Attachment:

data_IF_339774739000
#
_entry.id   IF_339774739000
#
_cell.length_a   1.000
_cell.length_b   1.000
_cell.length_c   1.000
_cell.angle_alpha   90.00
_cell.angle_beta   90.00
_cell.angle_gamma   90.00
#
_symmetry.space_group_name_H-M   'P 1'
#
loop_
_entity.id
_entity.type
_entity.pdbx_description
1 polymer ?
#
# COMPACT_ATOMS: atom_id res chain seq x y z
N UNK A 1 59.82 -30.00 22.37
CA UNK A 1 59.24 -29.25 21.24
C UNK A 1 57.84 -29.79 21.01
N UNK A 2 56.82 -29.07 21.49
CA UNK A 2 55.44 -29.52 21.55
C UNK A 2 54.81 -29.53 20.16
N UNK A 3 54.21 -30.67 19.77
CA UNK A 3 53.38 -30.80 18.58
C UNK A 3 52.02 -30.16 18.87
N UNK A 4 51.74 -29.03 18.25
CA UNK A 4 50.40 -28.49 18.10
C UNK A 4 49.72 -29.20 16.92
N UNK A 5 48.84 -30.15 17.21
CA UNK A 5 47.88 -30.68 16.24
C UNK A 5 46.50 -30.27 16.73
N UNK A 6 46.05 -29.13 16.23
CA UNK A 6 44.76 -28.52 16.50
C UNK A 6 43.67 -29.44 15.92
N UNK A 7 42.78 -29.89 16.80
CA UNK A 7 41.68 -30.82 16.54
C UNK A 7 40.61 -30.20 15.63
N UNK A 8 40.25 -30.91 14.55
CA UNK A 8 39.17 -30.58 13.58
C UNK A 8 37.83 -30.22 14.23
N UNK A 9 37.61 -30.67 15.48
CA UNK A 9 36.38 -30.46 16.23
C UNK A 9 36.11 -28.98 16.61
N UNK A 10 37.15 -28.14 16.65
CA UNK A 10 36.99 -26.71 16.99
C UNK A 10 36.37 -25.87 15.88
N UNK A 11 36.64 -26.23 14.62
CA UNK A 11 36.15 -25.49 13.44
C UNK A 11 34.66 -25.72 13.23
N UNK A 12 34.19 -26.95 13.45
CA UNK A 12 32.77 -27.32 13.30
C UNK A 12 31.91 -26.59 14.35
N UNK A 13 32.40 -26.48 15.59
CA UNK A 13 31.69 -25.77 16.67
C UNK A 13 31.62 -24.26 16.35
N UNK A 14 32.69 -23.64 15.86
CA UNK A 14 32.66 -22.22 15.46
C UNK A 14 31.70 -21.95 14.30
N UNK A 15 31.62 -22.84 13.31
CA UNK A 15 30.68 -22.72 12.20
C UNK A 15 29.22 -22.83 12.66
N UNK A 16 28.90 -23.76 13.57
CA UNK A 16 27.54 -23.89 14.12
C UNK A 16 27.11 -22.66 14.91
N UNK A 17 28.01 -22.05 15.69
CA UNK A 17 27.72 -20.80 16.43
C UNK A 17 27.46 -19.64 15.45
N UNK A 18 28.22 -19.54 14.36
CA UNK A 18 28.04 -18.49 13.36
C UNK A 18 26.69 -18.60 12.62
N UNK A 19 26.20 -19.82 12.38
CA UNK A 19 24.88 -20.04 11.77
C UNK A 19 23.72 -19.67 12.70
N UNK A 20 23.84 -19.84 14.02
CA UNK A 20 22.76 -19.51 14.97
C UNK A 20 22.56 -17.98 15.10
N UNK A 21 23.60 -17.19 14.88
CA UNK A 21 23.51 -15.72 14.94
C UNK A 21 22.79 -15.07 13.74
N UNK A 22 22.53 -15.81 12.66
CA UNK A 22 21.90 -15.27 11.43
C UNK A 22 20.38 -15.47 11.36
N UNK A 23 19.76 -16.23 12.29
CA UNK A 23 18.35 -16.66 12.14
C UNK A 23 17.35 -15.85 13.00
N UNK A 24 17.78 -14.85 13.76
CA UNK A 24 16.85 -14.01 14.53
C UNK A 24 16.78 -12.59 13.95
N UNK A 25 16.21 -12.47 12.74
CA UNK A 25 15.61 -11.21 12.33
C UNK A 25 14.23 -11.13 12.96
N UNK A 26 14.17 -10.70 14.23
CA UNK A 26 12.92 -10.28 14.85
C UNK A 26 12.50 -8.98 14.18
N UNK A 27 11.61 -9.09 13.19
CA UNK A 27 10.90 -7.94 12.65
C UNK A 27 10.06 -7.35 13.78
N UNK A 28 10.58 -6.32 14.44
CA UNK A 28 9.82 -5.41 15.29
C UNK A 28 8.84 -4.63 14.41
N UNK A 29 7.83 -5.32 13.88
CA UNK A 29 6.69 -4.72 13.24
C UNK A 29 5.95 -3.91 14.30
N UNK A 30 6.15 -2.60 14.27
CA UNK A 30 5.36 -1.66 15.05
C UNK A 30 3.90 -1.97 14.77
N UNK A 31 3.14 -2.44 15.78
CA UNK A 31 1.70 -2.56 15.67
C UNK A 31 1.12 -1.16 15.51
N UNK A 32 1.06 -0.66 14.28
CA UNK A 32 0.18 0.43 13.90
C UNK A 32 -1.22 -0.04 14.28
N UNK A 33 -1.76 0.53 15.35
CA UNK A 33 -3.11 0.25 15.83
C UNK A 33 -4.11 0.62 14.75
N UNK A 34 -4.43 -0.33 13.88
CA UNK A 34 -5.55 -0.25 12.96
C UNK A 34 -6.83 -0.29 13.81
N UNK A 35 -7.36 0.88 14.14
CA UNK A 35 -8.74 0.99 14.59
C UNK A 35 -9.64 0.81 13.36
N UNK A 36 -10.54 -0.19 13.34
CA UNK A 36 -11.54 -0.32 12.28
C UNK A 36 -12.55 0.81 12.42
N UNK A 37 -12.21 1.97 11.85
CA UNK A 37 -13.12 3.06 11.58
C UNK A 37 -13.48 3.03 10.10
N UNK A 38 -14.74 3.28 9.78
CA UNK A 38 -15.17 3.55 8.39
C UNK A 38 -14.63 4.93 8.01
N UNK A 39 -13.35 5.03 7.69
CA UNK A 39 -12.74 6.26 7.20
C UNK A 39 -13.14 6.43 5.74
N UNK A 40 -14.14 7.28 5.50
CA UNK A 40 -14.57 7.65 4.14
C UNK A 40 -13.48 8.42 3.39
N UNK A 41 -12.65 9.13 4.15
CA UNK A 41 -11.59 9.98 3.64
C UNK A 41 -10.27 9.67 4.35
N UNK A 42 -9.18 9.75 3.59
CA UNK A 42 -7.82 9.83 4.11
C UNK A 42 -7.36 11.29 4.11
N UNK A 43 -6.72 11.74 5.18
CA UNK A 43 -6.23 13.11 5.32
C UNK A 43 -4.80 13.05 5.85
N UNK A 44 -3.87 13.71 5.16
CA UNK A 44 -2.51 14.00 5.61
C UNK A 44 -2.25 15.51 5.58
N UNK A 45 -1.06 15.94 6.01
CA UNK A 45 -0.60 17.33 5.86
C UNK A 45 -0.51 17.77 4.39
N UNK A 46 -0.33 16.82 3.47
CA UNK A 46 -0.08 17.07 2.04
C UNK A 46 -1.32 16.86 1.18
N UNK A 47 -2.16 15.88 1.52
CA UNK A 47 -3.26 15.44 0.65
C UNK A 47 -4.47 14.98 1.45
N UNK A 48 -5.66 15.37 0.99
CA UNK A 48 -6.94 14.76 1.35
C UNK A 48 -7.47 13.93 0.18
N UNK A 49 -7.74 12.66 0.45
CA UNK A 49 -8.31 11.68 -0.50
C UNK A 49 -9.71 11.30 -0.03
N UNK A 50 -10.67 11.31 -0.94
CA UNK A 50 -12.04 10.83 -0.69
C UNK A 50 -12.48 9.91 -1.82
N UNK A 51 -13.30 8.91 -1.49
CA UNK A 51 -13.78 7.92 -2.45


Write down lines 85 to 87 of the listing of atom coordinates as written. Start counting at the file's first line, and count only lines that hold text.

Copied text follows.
CA UNK A 22 21.90 -15.27 11.43
C UNK A 22 20.38 -15.47 11.36
N UNK A 23 19.76 -16.23 12.29